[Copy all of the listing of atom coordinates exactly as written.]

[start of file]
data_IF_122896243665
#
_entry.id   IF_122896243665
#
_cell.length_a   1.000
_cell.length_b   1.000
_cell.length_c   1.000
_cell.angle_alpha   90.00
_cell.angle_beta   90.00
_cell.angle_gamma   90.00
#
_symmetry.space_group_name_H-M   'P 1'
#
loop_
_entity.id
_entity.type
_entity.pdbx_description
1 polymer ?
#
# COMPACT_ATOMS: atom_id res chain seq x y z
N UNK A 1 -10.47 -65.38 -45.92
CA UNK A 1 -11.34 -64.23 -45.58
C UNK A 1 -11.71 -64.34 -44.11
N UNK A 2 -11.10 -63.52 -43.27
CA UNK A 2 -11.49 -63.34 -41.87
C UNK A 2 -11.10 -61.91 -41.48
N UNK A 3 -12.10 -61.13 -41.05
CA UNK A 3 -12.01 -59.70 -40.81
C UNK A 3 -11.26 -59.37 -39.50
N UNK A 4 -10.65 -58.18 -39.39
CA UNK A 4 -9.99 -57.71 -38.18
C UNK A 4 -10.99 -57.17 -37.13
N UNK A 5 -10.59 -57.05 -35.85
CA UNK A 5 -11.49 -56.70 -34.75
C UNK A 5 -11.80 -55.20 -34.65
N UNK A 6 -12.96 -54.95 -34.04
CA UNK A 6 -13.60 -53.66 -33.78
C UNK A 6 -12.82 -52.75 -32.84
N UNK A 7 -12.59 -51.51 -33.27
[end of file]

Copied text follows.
data_IF_122896243665
#
_entry.id   IF_122896243665
#
_cell.length_a   1.000
_cell.length_b   1.000
_cell.length_c   1.000
_cell.angle_alpha   90.00
_cell.angle_beta   90.00
_cell.angle_gamma   90.00
#
_symmetry.space_group_name_H-M   'P 1'
#
loop_
_entity.id
_entity.type
_entity.pdbx_description
1 polymer ?
#
# COMPACT_ATOMS: atom_id res chain seq x y z
N UNK A 1 -10.47 -65.38 -45.92
CA UNK A 1 -11.34 -64.23 -45.58
C UNK A 1 -11.71 -64.34 -44.11
N UNK A 2 -11.10 -63.52 -43.27
CA UNK A 2 -11.49 -63.34 -41.87
C UNK A 2 -11.10 -61.91 -41.48
N UNK A 3 -12.10 -61.13 -41.05
CA UNK A 3 -12.01 -59.70 -40.81
C UNK A 3 -11.26 -59.37 -39.50
N UNK A 4 -10.65 -58.18 -39.39
CA UNK A 4 -9.99 -57.71 -38.18
C UNK A 4 -10.99 -57.17 -37.13
N UNK A 5 -10.59 -57.05 -35.85
CA UNK A 5 -11.49 -56.70 -34.75
C UNK A 5 -11.80 -55.20 -34.65
N UNK A 6 -12.96 -54.95 -34.04
CA UNK A 6 -13.60 -53.66 -33.78
C UNK A 6 -12.82 -52.75 -32.84
N UNK A 7 -12.59 -51.51 -33.27